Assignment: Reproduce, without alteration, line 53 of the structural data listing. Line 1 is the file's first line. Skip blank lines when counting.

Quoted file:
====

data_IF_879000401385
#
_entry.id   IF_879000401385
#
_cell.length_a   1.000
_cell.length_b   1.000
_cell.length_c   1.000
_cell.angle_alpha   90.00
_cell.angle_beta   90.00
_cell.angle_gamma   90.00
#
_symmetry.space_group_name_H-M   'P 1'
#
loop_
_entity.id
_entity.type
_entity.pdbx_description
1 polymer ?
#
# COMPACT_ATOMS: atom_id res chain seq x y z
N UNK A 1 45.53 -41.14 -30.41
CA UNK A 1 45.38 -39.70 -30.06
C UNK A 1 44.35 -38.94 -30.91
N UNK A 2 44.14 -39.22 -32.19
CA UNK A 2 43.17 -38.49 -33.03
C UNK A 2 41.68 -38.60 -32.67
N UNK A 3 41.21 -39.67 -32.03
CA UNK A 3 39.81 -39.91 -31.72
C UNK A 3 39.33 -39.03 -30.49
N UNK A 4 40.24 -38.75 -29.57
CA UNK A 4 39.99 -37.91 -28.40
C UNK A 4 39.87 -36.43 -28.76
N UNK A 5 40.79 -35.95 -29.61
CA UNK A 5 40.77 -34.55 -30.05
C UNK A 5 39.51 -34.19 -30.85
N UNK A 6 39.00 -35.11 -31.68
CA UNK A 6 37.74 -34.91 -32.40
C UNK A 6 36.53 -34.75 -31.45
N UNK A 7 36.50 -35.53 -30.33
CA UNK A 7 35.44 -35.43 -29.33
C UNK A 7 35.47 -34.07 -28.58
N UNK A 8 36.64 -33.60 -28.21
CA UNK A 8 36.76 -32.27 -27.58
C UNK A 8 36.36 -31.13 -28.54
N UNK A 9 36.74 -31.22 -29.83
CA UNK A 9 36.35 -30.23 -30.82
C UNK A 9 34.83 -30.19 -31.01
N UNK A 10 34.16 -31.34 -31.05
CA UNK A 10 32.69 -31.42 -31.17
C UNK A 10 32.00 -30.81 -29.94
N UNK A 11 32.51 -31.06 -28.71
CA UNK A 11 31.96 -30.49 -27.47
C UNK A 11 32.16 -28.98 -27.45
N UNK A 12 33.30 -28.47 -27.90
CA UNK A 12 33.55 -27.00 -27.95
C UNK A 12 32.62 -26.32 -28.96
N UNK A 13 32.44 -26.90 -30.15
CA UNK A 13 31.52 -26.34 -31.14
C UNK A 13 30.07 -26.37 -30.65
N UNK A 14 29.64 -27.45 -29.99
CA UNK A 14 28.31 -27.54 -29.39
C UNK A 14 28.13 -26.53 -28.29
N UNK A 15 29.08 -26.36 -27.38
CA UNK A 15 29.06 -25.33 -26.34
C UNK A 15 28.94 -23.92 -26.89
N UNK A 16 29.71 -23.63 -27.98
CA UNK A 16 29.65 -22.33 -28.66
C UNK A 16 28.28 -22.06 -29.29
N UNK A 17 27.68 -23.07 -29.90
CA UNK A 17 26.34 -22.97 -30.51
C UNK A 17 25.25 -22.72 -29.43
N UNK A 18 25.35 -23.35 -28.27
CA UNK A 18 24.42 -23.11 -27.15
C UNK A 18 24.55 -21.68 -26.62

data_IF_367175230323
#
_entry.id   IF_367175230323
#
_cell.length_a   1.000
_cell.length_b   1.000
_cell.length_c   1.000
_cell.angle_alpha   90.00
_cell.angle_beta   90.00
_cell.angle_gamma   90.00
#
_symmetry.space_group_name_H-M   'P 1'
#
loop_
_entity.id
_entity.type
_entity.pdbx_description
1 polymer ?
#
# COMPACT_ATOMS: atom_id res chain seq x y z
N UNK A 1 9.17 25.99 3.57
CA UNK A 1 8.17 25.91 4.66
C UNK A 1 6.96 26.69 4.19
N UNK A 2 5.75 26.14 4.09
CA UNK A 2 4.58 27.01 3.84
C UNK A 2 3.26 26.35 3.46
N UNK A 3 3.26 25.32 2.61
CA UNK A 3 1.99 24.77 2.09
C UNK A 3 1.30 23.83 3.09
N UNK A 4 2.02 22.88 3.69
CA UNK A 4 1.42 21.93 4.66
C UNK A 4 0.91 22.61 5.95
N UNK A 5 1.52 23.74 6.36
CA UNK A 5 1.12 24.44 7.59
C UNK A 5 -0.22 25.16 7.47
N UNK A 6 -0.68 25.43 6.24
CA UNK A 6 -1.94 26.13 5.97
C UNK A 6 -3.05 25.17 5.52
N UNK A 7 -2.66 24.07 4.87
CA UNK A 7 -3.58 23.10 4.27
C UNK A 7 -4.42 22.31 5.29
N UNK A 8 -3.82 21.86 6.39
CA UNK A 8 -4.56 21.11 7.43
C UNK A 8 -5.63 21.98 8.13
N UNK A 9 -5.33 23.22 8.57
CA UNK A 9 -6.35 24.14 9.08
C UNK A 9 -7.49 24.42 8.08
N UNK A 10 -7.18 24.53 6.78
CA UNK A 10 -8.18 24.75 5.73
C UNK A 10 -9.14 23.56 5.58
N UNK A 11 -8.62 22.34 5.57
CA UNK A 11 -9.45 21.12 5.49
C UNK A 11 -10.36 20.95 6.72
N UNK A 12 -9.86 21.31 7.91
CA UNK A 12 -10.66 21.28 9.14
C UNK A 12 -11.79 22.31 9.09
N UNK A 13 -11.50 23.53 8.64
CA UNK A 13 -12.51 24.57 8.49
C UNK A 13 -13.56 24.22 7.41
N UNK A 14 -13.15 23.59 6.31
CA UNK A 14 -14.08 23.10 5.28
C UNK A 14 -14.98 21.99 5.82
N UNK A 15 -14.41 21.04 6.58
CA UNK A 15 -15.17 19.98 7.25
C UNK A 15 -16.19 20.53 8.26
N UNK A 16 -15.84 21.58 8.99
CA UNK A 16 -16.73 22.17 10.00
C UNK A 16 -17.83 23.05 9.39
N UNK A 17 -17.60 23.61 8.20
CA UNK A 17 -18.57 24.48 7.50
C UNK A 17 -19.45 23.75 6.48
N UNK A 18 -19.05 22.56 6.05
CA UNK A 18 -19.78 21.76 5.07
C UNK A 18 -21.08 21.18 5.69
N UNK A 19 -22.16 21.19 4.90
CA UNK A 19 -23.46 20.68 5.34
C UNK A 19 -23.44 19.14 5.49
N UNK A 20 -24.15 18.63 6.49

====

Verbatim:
C UNK A 11 32.16 -28.98 -27.45